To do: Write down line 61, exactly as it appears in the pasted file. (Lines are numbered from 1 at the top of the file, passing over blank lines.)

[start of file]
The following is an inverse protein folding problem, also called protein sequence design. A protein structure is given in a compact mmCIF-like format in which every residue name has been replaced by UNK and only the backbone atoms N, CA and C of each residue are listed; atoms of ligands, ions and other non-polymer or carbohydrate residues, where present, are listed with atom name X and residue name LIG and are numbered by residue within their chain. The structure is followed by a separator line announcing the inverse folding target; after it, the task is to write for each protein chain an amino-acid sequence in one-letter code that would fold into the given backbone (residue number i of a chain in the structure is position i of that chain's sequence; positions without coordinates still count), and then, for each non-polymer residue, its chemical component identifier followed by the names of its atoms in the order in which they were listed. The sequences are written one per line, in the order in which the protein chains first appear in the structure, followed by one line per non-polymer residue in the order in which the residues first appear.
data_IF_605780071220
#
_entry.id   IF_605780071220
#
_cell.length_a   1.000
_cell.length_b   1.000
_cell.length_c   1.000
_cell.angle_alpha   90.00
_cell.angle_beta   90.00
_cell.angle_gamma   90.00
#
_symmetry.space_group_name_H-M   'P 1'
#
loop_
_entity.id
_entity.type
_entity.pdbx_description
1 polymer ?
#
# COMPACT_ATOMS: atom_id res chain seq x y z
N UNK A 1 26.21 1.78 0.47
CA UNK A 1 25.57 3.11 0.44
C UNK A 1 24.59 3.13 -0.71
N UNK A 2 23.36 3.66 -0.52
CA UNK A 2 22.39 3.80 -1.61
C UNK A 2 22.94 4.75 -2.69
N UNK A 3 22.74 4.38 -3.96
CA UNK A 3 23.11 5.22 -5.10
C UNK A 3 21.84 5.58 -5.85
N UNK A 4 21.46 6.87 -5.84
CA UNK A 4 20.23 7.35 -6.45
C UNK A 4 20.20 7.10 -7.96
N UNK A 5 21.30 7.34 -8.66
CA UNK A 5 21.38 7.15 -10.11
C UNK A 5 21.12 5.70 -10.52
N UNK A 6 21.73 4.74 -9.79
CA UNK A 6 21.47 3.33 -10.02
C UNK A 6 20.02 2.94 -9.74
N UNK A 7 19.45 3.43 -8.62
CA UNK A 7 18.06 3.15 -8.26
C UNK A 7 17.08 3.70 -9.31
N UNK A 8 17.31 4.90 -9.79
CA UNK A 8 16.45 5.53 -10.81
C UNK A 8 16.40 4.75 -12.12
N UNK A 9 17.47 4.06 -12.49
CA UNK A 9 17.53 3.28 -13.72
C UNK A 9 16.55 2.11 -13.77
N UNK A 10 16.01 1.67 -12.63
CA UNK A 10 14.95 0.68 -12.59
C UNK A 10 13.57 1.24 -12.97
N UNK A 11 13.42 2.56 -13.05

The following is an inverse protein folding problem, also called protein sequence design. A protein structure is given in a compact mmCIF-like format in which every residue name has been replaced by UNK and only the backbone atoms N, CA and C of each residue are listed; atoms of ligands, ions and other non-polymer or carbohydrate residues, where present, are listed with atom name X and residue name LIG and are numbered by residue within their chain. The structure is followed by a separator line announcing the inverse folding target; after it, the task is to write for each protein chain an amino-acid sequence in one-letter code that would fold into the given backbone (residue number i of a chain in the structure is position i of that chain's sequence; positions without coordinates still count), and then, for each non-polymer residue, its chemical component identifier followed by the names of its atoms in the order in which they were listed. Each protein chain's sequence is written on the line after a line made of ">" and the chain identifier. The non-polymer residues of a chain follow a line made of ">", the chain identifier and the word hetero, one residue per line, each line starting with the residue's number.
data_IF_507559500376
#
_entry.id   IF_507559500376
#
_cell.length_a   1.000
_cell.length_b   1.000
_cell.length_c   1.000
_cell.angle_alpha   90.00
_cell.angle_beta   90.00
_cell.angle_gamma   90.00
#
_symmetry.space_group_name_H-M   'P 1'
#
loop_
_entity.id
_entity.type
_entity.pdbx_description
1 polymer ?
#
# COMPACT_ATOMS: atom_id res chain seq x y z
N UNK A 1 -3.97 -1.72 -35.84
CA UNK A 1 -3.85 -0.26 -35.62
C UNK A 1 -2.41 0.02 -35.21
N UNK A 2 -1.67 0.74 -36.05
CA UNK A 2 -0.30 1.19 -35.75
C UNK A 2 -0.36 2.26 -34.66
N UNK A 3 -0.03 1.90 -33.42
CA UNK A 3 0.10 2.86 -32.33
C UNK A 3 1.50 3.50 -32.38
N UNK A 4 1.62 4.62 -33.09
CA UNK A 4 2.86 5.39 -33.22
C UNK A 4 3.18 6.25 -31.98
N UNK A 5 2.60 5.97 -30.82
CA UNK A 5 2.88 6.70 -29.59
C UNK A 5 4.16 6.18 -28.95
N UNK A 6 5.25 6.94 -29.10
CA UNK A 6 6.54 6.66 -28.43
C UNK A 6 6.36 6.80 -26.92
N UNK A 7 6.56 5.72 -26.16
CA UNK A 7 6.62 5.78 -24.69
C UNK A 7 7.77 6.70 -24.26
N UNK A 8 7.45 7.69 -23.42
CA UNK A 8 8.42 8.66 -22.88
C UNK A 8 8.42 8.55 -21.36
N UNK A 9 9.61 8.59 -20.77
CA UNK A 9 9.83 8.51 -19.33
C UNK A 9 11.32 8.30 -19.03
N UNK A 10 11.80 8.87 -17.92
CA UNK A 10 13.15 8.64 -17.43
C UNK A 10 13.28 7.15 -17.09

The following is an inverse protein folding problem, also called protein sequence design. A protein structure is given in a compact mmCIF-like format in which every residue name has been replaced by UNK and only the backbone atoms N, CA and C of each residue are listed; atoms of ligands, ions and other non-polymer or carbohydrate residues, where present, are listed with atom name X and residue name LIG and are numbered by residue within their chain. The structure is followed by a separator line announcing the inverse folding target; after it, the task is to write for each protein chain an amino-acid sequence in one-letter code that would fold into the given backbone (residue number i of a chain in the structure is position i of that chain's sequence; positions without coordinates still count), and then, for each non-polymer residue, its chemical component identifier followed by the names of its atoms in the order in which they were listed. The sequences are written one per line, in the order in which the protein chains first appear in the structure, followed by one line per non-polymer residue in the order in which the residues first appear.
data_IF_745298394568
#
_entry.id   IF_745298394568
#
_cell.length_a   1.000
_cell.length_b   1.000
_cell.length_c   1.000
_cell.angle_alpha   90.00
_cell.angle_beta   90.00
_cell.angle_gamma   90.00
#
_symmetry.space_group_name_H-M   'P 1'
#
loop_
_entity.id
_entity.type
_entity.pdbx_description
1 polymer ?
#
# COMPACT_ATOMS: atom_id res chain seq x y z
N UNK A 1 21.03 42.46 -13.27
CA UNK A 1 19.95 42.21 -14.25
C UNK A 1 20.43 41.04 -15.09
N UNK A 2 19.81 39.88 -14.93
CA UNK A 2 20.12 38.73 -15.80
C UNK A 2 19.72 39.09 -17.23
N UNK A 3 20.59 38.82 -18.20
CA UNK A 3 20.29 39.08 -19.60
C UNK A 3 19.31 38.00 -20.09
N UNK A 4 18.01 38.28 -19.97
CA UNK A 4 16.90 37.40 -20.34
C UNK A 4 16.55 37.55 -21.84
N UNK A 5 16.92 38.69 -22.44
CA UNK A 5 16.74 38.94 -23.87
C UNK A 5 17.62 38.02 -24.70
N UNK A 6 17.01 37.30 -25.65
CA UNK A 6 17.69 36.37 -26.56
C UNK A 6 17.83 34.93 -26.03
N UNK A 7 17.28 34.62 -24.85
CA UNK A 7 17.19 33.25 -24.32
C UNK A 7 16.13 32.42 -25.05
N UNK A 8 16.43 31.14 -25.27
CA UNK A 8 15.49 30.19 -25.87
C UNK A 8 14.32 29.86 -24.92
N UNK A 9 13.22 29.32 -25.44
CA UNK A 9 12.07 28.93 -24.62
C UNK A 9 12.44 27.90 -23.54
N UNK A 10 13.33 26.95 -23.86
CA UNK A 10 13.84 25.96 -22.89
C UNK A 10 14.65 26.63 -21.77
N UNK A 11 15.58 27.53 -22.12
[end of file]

_cell.angle_alpha   90.00